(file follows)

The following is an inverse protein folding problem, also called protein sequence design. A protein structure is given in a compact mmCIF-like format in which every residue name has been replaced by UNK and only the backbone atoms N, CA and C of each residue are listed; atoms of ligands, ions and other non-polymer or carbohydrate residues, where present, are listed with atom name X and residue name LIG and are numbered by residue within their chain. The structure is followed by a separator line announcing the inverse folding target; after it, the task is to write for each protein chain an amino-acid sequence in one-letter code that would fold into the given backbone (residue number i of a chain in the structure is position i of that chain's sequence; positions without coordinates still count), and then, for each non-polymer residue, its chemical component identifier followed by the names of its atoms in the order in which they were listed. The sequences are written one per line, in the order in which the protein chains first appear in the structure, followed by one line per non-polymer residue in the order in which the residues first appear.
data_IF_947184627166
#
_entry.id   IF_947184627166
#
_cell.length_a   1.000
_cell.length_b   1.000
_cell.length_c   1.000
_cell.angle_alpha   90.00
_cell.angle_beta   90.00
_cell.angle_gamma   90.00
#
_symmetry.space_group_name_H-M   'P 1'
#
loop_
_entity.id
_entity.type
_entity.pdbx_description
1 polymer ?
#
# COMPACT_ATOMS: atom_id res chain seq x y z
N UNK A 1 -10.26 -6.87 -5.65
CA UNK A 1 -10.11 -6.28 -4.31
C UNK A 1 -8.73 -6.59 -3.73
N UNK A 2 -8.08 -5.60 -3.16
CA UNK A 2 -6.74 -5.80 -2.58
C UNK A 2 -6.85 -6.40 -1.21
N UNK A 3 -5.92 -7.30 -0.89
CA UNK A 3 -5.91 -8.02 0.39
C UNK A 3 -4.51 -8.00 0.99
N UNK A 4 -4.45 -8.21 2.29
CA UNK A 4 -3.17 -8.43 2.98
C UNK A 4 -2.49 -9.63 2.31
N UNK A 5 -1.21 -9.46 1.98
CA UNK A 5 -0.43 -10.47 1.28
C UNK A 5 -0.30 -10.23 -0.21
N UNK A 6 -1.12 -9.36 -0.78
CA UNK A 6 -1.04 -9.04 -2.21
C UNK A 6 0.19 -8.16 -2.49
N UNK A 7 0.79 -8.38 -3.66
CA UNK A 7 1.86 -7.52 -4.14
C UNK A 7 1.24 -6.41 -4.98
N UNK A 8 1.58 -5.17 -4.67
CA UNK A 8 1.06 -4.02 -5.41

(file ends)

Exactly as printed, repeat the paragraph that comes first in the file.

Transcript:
The following is an inverse protein folding problem, also called protein sequence design. A protein structure is given in a compact mmCIF-like format in which every residue name has been replaced by UNK and only the backbone atoms N, CA and C of each residue are listed; atoms of ligands, ions and other non-polymer or carbohydrate residues, where present, are listed with atom name X and residue name LIG and are numbered by residue within their chain. The structure is followed by a separator line announcing the inverse folding target; after it, the task is to write for each protein chain an amino-acid sequence in one-letter code that would fold into the given backbone (residue number i of a chain in the structure is position i of that chain's sequence; positions without coordinates still count), and then, for each non-polymer residue, its chemical component identifier followed by the names of its atoms in the order in which they were listed. The sequences are written one per line, in the order in which the protein chains first appear in the structure, followed by one line per non-polymer residue in the order in which the residues first appear.